----- Original Message ----
> From: Jon Lang <datawea...@gmail.com>
> > Actually, I'd prefer to go much further than this:
> > use Core 'MyCore';
> > And have that override core classes lexically.
> > That solves the "but I want it MY way" issue that many Perl and Ruby
> programmers have, but they don't shoot anyone else in the foot.
> Since 'use' imports its elements into the current lexical scope, the
> version-based approach can do this.
> The only catch that I can think of has to do with derived classes:
> does the existence of a customized version of a class result in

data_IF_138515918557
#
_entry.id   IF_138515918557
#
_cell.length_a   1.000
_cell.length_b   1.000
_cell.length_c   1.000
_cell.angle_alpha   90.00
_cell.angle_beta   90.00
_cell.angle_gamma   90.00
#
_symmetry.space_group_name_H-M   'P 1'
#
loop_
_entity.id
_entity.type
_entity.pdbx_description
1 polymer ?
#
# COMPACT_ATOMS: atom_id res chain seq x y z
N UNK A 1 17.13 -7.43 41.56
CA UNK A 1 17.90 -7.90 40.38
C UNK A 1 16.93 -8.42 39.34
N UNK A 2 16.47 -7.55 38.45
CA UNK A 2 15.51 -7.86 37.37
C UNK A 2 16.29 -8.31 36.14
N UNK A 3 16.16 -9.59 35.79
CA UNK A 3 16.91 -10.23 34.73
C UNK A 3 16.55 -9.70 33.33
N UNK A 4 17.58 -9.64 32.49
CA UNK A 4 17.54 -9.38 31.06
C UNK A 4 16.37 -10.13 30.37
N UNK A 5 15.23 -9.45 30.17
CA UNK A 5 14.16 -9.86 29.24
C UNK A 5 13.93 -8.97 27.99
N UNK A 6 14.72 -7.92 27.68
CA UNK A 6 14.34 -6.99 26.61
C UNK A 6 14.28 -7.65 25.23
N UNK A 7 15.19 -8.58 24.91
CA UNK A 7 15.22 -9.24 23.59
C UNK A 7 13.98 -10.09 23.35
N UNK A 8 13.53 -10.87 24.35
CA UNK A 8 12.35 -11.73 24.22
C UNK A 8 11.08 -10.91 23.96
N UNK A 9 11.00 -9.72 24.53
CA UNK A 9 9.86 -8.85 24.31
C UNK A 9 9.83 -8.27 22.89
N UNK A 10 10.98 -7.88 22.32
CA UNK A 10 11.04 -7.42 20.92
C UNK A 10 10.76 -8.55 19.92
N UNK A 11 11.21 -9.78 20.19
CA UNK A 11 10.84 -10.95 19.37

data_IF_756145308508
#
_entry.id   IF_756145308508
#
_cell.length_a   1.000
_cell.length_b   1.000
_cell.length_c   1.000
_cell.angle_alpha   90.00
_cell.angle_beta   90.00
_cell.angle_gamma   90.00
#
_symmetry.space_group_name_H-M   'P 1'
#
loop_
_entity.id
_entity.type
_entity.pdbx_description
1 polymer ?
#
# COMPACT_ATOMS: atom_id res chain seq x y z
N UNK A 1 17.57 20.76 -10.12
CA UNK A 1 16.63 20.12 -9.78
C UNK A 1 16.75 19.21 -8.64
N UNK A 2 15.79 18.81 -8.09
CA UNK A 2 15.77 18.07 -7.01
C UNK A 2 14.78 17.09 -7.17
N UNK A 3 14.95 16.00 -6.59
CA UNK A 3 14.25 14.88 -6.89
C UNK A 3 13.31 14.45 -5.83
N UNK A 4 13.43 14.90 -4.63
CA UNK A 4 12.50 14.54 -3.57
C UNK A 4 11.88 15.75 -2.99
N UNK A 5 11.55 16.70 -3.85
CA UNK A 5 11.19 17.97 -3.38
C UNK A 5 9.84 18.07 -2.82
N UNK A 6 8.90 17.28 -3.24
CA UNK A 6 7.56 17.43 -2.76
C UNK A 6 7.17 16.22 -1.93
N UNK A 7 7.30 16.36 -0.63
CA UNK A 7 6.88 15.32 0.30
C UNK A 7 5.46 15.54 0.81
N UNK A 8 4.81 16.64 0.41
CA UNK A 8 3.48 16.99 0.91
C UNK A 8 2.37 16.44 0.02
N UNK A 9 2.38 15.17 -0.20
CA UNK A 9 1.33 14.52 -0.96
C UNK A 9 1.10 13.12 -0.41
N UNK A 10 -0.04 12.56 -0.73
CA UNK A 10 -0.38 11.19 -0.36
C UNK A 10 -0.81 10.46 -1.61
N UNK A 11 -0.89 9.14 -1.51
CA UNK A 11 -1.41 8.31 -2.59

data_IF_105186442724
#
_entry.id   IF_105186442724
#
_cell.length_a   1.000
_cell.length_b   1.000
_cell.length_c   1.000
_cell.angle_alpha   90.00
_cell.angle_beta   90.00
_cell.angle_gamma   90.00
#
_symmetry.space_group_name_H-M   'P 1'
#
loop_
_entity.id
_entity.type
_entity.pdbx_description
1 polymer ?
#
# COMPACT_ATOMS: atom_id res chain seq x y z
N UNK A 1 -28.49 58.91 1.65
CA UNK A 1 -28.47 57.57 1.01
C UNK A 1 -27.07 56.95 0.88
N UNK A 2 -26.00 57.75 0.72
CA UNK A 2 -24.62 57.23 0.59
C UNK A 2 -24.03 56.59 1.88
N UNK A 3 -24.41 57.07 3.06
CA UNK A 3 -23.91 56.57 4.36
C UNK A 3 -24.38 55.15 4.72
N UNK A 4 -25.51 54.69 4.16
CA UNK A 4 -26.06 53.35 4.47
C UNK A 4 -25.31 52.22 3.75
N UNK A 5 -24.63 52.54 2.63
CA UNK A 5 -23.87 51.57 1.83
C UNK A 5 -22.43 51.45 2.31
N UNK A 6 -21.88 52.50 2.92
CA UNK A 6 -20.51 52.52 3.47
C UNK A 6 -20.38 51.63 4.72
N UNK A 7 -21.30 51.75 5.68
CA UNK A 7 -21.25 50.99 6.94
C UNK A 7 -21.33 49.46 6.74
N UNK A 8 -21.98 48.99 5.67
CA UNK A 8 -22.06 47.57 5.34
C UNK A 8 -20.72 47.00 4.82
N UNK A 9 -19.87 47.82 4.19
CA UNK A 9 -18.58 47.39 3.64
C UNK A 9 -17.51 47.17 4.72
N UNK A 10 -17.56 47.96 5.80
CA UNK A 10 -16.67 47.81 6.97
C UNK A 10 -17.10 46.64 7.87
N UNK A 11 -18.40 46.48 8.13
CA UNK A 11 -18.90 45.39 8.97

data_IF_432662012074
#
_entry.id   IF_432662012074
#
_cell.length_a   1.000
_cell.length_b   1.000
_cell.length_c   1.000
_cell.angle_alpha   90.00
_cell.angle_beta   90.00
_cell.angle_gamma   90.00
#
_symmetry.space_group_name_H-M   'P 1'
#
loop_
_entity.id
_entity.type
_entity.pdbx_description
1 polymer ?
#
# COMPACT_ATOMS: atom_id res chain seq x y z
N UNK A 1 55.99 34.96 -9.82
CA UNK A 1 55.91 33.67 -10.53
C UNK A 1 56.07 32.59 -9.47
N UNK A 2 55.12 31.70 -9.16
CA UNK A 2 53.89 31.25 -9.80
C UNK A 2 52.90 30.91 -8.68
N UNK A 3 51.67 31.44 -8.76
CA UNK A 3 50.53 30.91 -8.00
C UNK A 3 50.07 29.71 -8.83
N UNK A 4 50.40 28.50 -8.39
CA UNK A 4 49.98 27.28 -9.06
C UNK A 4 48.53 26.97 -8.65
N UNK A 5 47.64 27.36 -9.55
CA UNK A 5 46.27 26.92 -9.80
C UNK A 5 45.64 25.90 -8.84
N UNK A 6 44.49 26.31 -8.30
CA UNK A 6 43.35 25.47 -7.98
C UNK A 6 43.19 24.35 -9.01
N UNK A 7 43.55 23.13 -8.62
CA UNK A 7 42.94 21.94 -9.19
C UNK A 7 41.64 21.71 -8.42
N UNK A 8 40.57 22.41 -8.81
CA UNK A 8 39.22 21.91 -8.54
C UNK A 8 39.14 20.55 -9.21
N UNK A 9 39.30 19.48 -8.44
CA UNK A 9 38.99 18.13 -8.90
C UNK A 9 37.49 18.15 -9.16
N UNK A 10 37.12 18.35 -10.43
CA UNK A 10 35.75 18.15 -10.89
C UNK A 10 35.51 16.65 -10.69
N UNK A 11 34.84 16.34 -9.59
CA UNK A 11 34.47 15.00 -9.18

> same-way-customized versions of the classes that are derived from the
> original class? That is, if I added an "updated" version of Foo, and
> Bar has previously been defined as being derived from Foo, would I get
> a default "updated version" of Bar as well? Or would I have to
> explicitly update each derived class to conform to the updated base
I'm not sure I understand you. If 'Bar' inherits from 'Foo' and 'Foo' has
extended the core Array class to lexically implement a .shuffle method, then I
would expect 'Bar' to have that also. There are two things involved:
1. Liskov should be respected, when appropriate
2. 'Bar' is coupled to 'Foo' and needs to know 'Foo's implementation (a
charming anti-inheritance argument). See #1 :)
Or did you mean something completely different?
Note that Liskov is great, but has issues at times when composition is unclear.
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